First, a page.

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Most Mass Shootings Are Smaller, Domestic Tragedies

Horrific as Monday's shooting near Orlando, Fla., is, it's an outlier. The vast majority of gun deaths in America are either suicides or one-on-one shootings. Mass shootings represent a small fraction of deaths by firearm.

Still, the premeditated shooting of multiple people is the kind of crime that preys on people's sense of security, so it makes sense to drill down and take a closer look at those events. The advocacy group Everytown for Gun Safety has inventoried all mass shootings between 2009 and 2016, and its data are revealing.

Its statistics show that mass shootings are, in the main, linked to domestic violence. That's apparent in the locations of the incidents...

  • Home — 133
  • School — 6
  • Work — 6
  • Multiple — 17

... as well as in the relationships of the victims to the shooter:

Even when you count larger-scale mass shootings, 54.49 percent of all incidents include victims who are the shooter's current or former partner, or another family member.

"Mass shooting," defined

It's important to point out that these statistics are driven by which definition of "mass shootings" is used. Everytown defines it as "any incident in which four or more people, not including the shooter, are killed with a firearm." That leaves out criteria used by some other groups, which narrow "mass shooting" to mean only indiscriminate attacks in public places.

Under Everytown's broader, "four-or-more-killed" definition, mass shootings take on a decidedly domestic character.

"We didn't actually come in with any preconceived idea of what we would find," says Sarah Tofte, Everytown's director of research and implementation. "And it's almost like we backed into this idea that, 'Oh my gosh — the vast majority of these are connected to domestic or family violence.' "

Most shocking, Tofte says, is the finding that 1 in 4 mass shooting fatalities is a child.

"We've never really broken that out before, and that's an essential part of this story," she says.

Grim details

By combing through court records and news accounts for every mass shooting since 2009, Everytown has gathered other details not generally available from government statistics. NPR analysis of the Everytown data shows:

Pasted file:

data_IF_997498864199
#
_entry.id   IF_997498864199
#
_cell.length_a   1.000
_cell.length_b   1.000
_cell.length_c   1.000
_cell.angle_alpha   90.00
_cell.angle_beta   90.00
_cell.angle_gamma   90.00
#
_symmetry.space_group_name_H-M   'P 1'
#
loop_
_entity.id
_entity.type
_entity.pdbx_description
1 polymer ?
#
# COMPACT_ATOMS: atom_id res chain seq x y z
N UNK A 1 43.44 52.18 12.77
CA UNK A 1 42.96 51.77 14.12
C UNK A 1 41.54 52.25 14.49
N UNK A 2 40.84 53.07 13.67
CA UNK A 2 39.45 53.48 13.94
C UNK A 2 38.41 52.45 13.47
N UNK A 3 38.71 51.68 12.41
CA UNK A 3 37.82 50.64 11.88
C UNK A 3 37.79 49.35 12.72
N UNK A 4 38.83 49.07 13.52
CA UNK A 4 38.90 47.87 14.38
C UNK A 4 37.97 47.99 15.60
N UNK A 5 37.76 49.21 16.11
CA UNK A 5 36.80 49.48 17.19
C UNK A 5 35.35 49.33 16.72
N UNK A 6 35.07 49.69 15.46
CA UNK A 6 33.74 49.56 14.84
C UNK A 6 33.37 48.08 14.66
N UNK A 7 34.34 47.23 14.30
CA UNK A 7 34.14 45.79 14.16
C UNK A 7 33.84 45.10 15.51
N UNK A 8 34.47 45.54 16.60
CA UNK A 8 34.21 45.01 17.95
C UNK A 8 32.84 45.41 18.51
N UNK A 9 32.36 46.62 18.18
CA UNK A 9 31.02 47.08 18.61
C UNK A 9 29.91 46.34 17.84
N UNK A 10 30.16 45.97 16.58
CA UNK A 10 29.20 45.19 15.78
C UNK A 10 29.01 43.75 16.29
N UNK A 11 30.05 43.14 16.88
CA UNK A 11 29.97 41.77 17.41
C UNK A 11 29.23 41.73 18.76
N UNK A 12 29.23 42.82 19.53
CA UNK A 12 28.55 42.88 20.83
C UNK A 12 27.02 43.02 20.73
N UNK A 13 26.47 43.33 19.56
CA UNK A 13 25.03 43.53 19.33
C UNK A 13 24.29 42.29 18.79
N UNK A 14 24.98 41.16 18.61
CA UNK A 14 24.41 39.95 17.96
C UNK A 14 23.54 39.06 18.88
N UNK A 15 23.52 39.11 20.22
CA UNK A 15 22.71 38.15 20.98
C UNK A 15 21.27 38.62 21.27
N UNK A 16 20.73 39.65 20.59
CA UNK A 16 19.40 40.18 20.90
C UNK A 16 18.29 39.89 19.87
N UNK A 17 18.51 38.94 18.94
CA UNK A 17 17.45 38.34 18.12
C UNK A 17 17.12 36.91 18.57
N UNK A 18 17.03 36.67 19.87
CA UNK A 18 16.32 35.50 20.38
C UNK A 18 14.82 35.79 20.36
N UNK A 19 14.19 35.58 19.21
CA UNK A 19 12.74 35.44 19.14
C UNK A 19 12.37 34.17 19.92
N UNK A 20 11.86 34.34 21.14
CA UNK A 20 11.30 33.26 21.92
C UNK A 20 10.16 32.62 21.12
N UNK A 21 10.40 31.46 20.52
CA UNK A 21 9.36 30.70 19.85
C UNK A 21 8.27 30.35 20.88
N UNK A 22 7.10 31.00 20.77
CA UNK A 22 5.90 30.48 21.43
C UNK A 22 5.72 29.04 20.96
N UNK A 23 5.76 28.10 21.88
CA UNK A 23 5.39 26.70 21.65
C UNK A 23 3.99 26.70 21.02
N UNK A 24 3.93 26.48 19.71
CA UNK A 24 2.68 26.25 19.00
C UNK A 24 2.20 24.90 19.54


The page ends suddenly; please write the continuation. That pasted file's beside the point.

The "red flag" category is of special interest to Everytown — and especially controversial for gun rights organizations — because it's at the heart of the gun control movement's recent strategy to promote state laws allowing judges to remove firearms from people deemed to be a threat to others. These "gun violence restraining order" laws vary in the criteria they use to take away someone's guns, so it's not clear that all of the "red flag" situations tallied here could have led to judicial intervention. Everytown uses the term "red flag" for any of a number of warning signs, ranging from threats of violence to certain firearms offenses. Twelve of the 64 "red flag" cases since 2009 consisted solely of problems stemming from substance abuse.

Only 16 of 156 mass shootings involved assault rifles

Finally, Everytown's numbers offer some new data points for the perennial national argument about semiautomatic long guns, sometimes called "assault weapons." Critics say these powerful rifles make mass shootings even deadlier; in fact, when you break down these data, the picture is more complicated:

This counterintuitive result may be explained by the fact that handguns tend to be used at close quarters, while long guns are more likely to be used at a distance, and with less precision. So in these mass shootings, someone shot with a handgun is more likely to die.

But there's no doubt that assault rifles produce more victims, overall, both dead and wounded. Despite the lower accuracy, mass shootings with assault rifles average 32 victims per incident. Shootings with handguns average 10 victims.

Methodology: NPR data analysis was performed on Everytown data to calculate some of the numbers used in this story. You can see our work on GitHub and view Everytown's report and appendix of the data.

Copyright 2017 NPR. To see more, visit http://www.npr.org/.

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